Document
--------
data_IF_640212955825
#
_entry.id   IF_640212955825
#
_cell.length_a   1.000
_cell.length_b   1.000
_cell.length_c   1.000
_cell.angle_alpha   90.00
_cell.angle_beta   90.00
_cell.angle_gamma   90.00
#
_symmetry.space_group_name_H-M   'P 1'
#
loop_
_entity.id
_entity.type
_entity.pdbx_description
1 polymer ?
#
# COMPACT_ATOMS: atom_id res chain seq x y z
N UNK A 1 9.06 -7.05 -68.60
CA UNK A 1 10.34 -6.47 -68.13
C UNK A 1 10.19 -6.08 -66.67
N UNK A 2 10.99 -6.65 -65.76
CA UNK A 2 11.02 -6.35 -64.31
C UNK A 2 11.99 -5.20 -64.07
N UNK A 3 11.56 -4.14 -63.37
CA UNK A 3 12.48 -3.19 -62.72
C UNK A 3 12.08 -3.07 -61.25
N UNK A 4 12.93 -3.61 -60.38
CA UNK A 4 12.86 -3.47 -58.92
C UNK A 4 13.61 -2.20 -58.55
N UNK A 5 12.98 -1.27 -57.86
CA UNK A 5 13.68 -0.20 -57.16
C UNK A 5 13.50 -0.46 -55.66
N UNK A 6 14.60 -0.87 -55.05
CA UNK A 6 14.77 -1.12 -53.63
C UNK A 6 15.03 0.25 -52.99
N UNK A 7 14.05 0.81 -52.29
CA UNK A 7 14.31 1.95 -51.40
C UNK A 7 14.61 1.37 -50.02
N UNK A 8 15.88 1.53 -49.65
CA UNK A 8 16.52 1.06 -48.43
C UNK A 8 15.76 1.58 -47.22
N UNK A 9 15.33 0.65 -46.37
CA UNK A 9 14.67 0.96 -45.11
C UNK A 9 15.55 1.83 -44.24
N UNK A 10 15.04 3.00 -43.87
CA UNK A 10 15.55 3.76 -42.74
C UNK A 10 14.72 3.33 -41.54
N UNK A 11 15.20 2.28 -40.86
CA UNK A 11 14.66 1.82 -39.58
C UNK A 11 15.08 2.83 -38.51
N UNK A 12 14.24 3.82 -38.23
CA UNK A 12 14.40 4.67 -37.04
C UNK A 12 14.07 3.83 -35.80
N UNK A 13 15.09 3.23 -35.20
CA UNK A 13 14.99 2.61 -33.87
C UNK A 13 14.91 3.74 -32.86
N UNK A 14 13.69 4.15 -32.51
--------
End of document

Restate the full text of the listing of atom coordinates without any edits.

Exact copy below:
data_IF_640212955825
#
_entry.id   IF_640212955825
#
_cell.length_a   1.000
_cell.length_b   1.000
_cell.length_c   1.000
_cell.angle_alpha   90.00
_cell.angle_beta   90.00
_cell.angle_gamma   90.00
#
_symmetry.space_group_name_H-M   'P 1'
#
loop_
_entity.id
_entity.type
_entity.pdbx_description
1 polymer ?
#
# COMPACT_ATOMS: atom_id res chain seq x y z
N UNK A 1 9.06 -7.05 -68.60
CA UNK A 1 10.34 -6.47 -68.13
C UNK A 1 10.19 -6.08 -66.67
N UNK A 2 10.99 -6.65 -65.76
CA UNK A 2 11.02 -6.35 -64.31
C UNK A 2 11.99 -5.20 -64.07
N UNK A 3 11.56 -4.14 -63.37
CA UNK A 3 12.48 -3.19 -62.72
C UNK A 3 12.08 -3.07 -61.25
N UNK A 4 12.93 -3.61 -60.38
CA UNK A 4 12.86 -3.47 -58.92
C UNK A 4 13.61 -2.20 -58.55
N UNK A 5 12.98 -1.27 -57.86
CA UNK A 5 13.68 -0.20 -57.16
C UNK A 5 13.50 -0.46 -55.66
N UNK A 6 14.60 -0.87 -55.05
CA UNK A 6 14.77 -1.12 -53.63
C UNK A 6 15.03 0.25 -52.99
N UNK A 7 14.05 0.81 -52.29
CA UNK A 7 14.31 1.95 -51.40
C UNK A 7 14.61 1.37 -50.02
N UNK A 8 15.88 1.53 -49.65
CA UNK A 8 16.52 1.06 -48.43
C UNK A 8 15.76 1.58 -47.22
N UNK A 9 15.33 0.65 -46.37
CA UNK A 9 14.67 0.96 -45.11
C UNK A 9 15.55 1.83 -44.24
N UNK A 10 15.04 3.00 -43.87
CA UNK A 10 15.55 3.76 -42.74
C UNK A 10 14.72 3.33 -41.54
N UNK A 11 15.20 2.28 -40.86
CA UNK A 11 14.66 1.82 -39.58
C UNK A 11 15.08 2.83 -38.51
N UNK A 12 14.24 3.82 -38.23
CA UNK A 12 14.40 4.67 -37.04
C UNK A 12 14.07 3.83 -35.80
N UNK A 13 15.09 3.23 -35.20
CA UNK A 13 14.99 2.61 -33.87
C UNK A 13 14.91 3.74 -32.86
N UNK A 14 13.69 4.15 -32.51